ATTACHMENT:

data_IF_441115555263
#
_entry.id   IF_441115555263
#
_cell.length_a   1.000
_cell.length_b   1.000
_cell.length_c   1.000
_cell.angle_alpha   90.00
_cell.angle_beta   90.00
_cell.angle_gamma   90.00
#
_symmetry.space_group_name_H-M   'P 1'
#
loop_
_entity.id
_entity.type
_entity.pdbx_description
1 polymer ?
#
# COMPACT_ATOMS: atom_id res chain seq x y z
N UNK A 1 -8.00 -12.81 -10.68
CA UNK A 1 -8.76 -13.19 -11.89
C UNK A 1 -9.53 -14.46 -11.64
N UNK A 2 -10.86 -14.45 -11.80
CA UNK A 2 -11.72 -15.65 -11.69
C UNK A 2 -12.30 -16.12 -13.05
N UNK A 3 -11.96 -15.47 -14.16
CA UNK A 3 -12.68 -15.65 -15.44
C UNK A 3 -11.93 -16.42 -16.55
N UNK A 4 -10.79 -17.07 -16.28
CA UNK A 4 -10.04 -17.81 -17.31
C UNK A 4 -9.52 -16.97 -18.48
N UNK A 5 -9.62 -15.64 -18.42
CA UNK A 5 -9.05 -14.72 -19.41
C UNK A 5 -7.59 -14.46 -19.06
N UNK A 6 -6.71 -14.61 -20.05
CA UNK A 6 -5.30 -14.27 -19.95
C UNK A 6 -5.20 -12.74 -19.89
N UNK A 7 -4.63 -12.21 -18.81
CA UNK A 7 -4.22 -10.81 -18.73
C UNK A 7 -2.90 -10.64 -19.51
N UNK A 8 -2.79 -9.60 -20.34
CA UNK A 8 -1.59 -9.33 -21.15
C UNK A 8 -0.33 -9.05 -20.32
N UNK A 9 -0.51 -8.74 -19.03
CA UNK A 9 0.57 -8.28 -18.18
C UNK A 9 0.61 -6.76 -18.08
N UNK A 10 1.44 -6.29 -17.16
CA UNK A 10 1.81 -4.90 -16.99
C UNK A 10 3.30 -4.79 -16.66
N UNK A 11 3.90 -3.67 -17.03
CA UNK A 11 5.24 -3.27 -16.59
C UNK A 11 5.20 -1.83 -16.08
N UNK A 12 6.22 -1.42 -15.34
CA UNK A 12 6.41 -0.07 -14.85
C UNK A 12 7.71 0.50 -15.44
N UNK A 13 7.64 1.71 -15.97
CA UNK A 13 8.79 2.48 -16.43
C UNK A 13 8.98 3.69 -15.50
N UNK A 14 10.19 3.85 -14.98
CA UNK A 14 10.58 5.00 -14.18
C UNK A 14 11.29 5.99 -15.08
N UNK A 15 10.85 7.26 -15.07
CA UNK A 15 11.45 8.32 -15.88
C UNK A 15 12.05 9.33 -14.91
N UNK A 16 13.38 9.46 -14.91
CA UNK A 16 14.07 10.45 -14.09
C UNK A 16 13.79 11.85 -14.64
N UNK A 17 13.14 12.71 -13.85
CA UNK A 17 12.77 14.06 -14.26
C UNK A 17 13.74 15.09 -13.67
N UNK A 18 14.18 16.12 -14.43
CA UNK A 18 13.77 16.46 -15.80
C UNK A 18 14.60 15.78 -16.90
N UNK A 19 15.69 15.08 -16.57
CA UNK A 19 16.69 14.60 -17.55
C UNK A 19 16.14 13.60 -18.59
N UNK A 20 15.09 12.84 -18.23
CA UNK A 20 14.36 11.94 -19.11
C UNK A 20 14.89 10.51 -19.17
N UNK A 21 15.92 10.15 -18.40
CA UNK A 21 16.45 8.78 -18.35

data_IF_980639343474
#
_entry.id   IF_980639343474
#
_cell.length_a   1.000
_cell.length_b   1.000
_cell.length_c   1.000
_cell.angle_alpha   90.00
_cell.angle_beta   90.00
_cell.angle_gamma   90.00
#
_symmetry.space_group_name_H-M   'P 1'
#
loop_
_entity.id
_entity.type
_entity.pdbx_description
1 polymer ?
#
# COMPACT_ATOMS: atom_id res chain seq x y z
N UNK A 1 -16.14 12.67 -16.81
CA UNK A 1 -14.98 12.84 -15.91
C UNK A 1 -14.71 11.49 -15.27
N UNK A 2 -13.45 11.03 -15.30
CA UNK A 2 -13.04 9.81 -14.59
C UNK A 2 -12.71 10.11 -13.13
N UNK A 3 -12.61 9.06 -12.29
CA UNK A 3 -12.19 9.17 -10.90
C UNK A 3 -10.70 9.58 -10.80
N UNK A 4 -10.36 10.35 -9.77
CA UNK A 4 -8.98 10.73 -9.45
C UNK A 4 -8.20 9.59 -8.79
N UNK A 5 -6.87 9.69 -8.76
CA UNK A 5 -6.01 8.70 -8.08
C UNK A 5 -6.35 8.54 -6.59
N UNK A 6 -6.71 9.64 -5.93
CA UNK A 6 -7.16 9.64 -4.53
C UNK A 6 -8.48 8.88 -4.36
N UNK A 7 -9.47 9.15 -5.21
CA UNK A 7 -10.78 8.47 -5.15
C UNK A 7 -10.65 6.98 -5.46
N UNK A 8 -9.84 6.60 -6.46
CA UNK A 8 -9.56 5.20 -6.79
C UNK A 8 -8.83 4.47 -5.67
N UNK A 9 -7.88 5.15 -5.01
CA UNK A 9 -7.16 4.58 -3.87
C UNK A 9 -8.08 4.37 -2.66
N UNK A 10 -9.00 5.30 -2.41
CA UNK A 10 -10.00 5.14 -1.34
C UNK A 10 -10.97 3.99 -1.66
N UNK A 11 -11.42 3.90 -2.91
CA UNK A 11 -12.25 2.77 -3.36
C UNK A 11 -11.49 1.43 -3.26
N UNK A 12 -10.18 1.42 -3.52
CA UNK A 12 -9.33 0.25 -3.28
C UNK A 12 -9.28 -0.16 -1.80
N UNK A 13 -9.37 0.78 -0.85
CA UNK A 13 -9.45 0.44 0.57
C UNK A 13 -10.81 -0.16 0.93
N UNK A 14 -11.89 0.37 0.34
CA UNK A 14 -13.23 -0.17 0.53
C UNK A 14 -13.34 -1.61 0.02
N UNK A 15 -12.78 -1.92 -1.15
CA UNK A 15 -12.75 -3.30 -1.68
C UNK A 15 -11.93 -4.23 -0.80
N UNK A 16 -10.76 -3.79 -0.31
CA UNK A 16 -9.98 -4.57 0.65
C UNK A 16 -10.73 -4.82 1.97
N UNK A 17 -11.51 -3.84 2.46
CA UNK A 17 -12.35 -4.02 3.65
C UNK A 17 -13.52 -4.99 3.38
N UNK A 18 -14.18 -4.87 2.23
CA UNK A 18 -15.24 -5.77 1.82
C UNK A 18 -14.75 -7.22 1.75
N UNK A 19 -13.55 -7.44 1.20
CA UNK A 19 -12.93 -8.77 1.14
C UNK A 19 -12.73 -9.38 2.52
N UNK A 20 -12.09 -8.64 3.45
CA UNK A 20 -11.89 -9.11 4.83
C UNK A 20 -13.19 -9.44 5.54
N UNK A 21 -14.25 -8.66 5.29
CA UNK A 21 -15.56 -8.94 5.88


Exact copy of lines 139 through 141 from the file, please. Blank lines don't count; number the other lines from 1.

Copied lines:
N UNK A 13 -9.37 0.78 -0.85
CA UNK A 13 -9.45 0.44 0.57
C UNK A 13 -10.81 -0.16 0.93